Latvians all over the world recognise each other with this distinctive ring.
The ancient folk legend is that during the 13th Century invasion of the territory of Latvia by the German crusaders, Namejs, a military and political leader of the Semigallian Tribes was one of the last warriors left. He had to flee into exile to the territory of Lithuania leaving behind his son. As a parting gift he gave his son a twisted metal ring by which he would be able to recognise his son when he returned from exile. The Germans discovered this and went on a hunt to find Namejs' son to make him surrender and Christianise him. In order to protect Namejs and his son all Semigallian men and boys made and wore similar rings.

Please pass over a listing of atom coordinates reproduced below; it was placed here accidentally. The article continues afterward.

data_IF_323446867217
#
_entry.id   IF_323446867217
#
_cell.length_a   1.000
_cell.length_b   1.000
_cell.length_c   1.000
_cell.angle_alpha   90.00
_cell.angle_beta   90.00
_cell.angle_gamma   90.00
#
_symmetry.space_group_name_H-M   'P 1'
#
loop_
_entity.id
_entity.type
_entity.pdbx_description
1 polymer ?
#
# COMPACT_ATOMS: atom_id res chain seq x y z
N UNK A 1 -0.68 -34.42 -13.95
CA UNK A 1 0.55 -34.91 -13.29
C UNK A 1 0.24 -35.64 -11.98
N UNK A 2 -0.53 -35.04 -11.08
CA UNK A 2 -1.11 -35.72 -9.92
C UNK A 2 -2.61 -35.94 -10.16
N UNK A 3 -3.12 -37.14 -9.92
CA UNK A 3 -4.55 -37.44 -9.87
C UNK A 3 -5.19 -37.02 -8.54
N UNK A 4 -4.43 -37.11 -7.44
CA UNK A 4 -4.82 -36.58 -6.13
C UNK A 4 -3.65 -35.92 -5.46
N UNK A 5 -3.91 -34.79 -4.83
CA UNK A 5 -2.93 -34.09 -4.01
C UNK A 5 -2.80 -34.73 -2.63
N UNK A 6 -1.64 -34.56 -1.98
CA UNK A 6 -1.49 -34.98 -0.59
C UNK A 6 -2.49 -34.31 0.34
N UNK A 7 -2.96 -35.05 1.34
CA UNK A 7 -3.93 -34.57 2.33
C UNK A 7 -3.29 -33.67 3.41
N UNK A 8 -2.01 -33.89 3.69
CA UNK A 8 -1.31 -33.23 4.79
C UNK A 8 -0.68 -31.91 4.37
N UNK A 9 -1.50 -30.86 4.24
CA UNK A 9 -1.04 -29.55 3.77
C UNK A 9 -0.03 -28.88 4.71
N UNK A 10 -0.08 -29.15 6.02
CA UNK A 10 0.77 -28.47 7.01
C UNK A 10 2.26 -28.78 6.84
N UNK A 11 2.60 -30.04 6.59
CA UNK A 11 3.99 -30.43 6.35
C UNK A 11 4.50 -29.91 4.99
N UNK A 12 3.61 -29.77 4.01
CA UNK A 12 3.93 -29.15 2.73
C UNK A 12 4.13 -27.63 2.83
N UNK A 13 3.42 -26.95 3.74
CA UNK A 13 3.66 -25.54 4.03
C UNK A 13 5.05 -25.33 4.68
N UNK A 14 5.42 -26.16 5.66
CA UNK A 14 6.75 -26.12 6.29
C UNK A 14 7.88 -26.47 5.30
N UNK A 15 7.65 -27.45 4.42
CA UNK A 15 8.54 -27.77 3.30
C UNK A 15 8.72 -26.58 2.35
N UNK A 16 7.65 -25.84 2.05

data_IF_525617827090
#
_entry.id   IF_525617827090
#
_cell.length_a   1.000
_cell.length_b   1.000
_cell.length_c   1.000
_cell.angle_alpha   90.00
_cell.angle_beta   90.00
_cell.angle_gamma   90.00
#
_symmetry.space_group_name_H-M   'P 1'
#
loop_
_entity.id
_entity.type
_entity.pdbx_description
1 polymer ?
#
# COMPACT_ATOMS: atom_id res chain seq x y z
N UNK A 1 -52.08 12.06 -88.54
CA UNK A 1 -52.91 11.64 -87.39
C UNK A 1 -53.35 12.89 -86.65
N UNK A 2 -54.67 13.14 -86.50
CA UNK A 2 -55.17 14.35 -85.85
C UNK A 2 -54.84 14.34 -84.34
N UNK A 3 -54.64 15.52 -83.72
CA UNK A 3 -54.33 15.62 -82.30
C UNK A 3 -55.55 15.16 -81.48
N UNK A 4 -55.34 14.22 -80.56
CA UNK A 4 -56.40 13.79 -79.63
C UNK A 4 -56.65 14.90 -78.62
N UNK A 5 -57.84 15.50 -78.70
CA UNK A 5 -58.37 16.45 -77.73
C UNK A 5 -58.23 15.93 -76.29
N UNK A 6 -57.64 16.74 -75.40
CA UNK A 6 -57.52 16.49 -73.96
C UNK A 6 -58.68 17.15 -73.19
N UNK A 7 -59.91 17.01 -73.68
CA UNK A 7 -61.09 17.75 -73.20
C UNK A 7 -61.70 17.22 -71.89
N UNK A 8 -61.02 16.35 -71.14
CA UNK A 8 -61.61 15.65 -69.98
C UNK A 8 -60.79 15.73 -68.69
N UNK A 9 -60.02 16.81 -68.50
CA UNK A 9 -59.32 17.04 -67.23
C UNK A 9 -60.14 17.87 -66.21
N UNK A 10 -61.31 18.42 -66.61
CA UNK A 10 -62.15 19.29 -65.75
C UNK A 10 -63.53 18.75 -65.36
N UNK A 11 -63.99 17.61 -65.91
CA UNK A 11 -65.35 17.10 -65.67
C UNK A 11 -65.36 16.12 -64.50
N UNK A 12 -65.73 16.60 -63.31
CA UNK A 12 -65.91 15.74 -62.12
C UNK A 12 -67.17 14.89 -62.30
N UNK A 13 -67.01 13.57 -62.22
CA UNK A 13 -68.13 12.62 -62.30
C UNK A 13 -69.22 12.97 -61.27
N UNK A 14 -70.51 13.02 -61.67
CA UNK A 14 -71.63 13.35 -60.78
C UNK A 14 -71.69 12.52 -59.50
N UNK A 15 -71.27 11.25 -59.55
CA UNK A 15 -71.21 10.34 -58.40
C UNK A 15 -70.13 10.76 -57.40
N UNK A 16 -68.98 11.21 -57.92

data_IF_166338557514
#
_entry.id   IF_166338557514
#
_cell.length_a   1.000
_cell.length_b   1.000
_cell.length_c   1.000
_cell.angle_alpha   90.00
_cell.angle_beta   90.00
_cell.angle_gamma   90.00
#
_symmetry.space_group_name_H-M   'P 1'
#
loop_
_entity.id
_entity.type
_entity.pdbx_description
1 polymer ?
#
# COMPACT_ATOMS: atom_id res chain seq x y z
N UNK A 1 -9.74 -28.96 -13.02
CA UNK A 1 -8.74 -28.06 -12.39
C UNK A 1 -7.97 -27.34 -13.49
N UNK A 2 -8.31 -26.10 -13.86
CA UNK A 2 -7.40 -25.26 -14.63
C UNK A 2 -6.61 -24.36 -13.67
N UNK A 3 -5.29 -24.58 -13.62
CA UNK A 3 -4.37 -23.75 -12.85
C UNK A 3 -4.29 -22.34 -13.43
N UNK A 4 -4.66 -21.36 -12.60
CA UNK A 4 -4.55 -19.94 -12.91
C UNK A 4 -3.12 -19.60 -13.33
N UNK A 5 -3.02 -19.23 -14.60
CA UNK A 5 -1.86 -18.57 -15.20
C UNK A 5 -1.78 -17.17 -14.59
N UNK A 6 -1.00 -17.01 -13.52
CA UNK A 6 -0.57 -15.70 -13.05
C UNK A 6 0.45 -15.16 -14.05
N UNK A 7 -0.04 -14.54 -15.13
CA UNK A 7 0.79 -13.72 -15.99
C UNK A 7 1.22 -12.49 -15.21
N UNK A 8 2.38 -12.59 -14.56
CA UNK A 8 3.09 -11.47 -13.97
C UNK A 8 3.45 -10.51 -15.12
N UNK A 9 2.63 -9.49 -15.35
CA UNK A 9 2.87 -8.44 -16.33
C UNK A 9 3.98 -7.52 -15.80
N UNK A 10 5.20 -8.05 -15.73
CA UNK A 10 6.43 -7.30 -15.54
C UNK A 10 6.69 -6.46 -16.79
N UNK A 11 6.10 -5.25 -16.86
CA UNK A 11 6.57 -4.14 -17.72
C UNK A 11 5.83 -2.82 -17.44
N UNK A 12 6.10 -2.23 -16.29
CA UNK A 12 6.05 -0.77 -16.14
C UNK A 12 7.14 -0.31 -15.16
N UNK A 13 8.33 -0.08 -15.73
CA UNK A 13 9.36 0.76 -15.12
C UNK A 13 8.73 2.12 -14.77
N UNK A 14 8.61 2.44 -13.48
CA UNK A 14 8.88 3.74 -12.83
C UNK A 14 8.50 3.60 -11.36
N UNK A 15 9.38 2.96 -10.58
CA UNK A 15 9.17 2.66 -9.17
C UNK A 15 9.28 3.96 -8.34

The NAMEJS ring represents Latvian independance, friendship and trust.
The legends state that the close braid weave symbolises the unity of the 3 lands of the ancient Latvian nation (Kurzeme, Latgale and Vidzeme).
During the 1930s the ring grew in popularity in Latvia. Fathers gave their sons this ring on the day of their coming of age.
The ring is traditionally made by hand by a silversmith and so is individually twisted and unique but still similar to others - a close relationship, possibly connected with NAMEJS motto
“One for all and everyone for one.”
The NAMEJS ring is an icon of Latvian jewellery.